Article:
Singapore Dance Theatre opened the 2019 season with the whimsical Don Quixote, a classic story by Spanish writer Miguel de Cervantes about the titular delusional old knight (Chen Wei), with the main story focusing on a pair of star-crossed lovers, Kitri and Basilio (Chihiro Uchida and Kenya Nakamura respectively).
The premise of the story is a familiar tale: Kitri’s father wants her to wed the wealthy nobleman, Gamache (Jason Carter), but she’s in love with the poor barber, Basilio. Don Quixote weaves himself into the story, being an eccentric old man on a quest for his beloved Dulcinea who ends up helping the two lovers at the end.
There are plenty of Spanish influences in the costume design by Bruce McKinven – starting from Kitri’s red flamenco dress to the female cast’s gitana outfits and the men’s toreador suits, all on beautiful display during Act 1’s ‘A Plaza in Spain’ when the cast are all out dancing merrily to waltzes. Nothing says ‘Spain’ more than the dancing couple of Espada (Etienne Ferrére) and Mercedes (May Yen Cheah), the legendary bullfighter and his sultry partner who light the stage with their presence, daring to outdo the brilliance of Kitri and Basilio with their chemistry.
The entire performance was high energy from start to finish; there was definitely not a lack of a jump or turn – in their many varieties – from both male and female cast members, which is a modern version of the choreography by Marius Petipa (with additional choreography by Cynthia Harvey). The most exciting portion is probably the high octane jumps performed flawlessly by the all-male gypsy cast in Act 2, which is balanced out by the graceful scene from Don Quixote’s dream involving the Dryads and Cupid.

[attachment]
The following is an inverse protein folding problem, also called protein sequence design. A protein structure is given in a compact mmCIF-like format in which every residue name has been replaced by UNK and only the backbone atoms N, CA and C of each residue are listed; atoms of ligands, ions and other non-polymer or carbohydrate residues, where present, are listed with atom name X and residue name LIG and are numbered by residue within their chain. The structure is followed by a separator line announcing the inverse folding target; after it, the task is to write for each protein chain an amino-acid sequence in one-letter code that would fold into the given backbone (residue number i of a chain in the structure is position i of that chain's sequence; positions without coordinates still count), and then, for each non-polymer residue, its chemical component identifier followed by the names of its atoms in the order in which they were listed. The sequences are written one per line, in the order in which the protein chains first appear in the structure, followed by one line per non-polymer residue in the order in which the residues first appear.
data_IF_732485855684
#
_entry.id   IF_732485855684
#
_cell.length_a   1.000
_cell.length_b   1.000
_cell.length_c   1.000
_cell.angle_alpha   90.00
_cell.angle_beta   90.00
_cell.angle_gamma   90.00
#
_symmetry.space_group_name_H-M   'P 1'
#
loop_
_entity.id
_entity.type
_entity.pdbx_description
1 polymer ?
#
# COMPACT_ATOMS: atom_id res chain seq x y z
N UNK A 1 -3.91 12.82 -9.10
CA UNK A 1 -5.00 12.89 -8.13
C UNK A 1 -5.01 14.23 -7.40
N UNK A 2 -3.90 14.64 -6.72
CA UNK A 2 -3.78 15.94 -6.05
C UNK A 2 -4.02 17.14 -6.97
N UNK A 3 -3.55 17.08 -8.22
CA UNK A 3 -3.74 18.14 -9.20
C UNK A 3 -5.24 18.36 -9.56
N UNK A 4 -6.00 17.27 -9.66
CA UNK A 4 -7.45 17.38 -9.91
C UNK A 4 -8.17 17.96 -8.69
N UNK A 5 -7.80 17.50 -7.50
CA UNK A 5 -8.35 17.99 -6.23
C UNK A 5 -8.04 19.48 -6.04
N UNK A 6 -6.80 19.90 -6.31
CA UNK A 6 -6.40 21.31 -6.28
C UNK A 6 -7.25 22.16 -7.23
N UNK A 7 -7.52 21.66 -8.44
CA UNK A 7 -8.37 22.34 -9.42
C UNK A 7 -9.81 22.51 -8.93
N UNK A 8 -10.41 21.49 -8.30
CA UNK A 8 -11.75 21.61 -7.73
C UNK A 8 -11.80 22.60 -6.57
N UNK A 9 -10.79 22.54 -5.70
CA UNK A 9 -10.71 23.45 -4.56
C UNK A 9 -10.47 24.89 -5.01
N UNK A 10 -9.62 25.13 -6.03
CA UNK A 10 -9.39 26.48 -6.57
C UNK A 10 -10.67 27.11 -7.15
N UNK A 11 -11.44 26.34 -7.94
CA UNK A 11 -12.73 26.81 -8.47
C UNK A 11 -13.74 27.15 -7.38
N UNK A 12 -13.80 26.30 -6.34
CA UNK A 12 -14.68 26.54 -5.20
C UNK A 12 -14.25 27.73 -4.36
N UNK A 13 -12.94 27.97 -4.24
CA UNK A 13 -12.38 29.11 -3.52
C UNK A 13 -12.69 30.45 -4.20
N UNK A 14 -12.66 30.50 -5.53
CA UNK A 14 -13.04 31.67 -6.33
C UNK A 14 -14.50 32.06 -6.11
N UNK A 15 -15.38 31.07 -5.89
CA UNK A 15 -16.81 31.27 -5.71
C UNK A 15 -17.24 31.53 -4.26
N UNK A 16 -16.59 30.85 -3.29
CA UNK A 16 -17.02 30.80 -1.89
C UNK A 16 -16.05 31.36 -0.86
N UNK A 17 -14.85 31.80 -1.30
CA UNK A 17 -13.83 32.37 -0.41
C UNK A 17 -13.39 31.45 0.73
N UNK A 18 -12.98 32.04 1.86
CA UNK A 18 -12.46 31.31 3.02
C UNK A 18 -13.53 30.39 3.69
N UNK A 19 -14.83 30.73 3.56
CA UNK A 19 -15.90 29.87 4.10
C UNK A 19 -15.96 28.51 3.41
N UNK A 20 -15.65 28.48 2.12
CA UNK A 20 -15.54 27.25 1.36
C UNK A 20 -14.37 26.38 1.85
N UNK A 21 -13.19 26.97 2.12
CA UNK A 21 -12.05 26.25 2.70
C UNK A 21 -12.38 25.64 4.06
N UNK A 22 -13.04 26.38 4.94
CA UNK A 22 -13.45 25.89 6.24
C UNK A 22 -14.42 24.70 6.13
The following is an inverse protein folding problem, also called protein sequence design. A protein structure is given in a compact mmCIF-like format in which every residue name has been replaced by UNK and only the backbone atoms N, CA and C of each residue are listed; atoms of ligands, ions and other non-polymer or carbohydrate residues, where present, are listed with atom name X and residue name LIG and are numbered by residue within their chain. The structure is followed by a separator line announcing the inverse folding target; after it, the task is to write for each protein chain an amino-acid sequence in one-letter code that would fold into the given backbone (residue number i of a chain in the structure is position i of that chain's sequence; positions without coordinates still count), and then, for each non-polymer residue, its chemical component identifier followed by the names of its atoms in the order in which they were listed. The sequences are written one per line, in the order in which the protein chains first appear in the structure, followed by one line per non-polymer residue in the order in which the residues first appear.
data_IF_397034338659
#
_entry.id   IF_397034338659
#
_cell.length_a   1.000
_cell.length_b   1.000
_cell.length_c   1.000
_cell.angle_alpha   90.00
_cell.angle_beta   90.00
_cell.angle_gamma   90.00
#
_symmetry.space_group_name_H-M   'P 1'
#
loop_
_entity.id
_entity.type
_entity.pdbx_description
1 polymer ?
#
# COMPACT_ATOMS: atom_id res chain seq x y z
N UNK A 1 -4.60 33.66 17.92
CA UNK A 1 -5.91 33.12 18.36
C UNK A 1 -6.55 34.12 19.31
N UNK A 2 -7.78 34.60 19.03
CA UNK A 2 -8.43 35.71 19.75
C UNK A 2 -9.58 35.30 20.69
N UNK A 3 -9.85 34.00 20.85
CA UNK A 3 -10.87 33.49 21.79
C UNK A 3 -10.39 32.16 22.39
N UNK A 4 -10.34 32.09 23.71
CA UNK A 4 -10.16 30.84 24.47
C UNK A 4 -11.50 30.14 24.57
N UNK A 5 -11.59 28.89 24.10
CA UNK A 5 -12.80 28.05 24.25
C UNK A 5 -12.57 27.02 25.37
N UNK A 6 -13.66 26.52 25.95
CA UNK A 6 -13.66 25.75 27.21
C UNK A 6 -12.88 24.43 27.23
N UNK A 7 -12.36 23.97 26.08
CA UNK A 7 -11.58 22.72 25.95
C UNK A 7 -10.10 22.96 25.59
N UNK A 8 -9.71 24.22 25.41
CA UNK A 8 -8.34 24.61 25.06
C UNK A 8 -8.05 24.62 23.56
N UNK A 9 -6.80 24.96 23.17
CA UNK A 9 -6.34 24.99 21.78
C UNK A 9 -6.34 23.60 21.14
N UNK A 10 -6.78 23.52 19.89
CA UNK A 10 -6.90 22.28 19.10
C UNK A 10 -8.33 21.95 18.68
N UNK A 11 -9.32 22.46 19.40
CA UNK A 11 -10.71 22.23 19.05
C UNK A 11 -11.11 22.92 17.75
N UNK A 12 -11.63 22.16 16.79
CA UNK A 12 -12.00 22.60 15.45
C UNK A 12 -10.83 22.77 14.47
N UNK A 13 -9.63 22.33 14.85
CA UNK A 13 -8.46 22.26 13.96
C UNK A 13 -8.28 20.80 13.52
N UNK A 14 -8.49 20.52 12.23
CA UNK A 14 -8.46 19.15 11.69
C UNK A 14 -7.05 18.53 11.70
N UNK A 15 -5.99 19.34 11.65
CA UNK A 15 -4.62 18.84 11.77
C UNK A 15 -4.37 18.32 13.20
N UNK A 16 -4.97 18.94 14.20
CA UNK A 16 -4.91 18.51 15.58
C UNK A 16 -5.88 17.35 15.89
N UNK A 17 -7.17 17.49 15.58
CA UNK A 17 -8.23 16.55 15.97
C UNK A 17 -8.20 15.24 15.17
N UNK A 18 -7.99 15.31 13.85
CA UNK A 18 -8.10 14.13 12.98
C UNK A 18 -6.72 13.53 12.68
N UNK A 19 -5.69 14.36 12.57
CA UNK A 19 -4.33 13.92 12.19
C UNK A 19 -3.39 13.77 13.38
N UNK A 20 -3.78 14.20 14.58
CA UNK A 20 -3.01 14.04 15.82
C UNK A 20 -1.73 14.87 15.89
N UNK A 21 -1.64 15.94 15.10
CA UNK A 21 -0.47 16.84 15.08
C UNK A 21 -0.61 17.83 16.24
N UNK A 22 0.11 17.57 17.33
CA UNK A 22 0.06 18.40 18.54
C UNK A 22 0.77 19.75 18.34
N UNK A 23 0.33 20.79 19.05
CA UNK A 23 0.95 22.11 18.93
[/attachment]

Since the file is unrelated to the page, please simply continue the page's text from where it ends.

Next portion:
In between the dance sequences, you get to see Don Quixote being hoisted in the air to fight his imaginary ‘dragon’ which was just a windmill, and you also get to see a bit of comedy when Basilio fakes his own death in order to marry Kitri.
There were a couple of tense moments in the beginning – once when Basilio misses a turn during Kitri’s pirouette in their grand pas de deux, and another when she was nearly dropped during Basilio’s second one-handed lift.
Thankfully, by the final Act the performance really picked up pace and almost every performer’s turn was applauded with gusto by the audience. Noteworthy are Kitri and Basilio’s solo performances at the end of Act 3 where they seem to outdo each other with their dizzying number of fouetté turns – enough to raise an applause and cries of ‘bravo!’ before they even finished their turns.
The performance was a joy to watch, especially since it was accompanied by the Metropolitan Festival Orchestra who were performing right at the bottom of the stage, adding depth to the show. By the end of the performance, the enthusiastic – and very long – applause from the audience attests to their love of the production. It’s no wonder that Don Quixote is a mainstay in SDT’s repertoire.